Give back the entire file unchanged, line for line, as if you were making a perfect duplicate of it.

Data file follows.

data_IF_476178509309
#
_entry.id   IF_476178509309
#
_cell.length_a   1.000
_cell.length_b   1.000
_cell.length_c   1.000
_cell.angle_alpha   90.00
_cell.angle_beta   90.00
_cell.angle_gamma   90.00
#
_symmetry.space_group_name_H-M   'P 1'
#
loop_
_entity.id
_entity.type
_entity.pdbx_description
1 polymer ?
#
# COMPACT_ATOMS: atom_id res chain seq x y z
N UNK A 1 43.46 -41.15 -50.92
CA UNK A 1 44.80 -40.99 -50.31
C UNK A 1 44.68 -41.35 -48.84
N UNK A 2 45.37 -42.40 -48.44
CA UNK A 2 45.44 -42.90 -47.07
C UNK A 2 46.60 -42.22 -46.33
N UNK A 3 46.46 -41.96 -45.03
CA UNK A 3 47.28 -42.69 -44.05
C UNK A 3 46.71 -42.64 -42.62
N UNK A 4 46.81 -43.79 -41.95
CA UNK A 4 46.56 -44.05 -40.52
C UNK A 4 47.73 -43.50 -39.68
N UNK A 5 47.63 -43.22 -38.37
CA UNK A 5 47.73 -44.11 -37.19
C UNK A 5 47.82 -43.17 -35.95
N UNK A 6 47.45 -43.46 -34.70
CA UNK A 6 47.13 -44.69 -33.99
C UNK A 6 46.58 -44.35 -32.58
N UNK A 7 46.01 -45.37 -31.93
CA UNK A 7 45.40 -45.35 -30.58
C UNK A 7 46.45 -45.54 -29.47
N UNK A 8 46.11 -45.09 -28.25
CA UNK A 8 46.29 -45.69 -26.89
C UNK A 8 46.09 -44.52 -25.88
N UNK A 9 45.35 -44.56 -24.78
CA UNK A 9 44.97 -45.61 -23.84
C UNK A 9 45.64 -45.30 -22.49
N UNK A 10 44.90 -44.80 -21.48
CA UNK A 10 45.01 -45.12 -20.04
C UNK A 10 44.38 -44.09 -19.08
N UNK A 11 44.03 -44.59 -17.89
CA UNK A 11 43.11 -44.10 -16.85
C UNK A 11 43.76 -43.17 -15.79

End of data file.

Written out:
data_IF_476178509309
#
_entry.id   IF_476178509309
#
_cell.length_a   1.000
_cell.length_b   1.000
_cell.length_c   1.000
_cell.angle_alpha   90.00
_cell.angle_beta   90.00
_cell.angle_gamma   90.00
#
_symmetry.space_group_name_H-M   'P 1'
#
loop_
_entity.id
_entity.type
_entity.pdbx_description
1 polymer ?
#
# COMPACT_ATOMS: atom_id res chain seq x y z
N UNK A 1 43.46 -41.15 -50.92
CA UNK A 1 44.80 -40.99 -50.31
C UNK A 1 44.68 -41.35 -48.84
N UNK A 2 45.37 -42.40 -48.44
CA UNK A 2 45.44 -42.90 -47.07
C UNK A 2 46.60 -42.22 -46.33
N UNK A 3 46.46 -41.96 -45.03
CA UNK A 3 47.28 -42.69 -44.05
C UNK A 3 46.71 -42.64 -42.62
N UNK A 4 46.81 -43.79 -41.95
CA UNK A 4 46.56 -44.05 -40.52
C UNK A 4 47.73 -43.50 -39.68
N UNK A 5 47.63 -43.22 -38.37
CA UNK A 5 47.73 -44.11 -37.19
C UNK A 5 47.82 -43.17 -35.95
N UNK A 6 47.45 -43.46 -34.70
CA UNK A 6 47.13 -44.69 -33.99
C UNK A 6 46.58 -44.35 -32.58
N UNK A 7 46.01 -45.37 -31.93
CA UNK A 7 45.40 -45.35 -30.58
C UNK A 7 46.45 -45.54 -29.47
N UNK A 8 46.11 -45.09 -28.25
CA UNK A 8 46.29 -45.69 -26.89
C UNK A 8 46.09 -44.52 -25.88
N UNK A 9 45.35 -44.56 -24.78
CA UNK A 9 44.97 -45.61 -23.84
C UNK A 9 45.64 -45.30 -22.49
N UNK A 10 44.90 -44.80 -21.48
CA UNK A 10 45.01 -45.12 -20.04
C UNK A 10 44.38 -44.09 -19.08
N UNK A 11 44.03 -44.59 -17.89
CA UNK A 11 43.11 -44.10 -16.85
C UNK A 11 43.76 -43.17 -15.79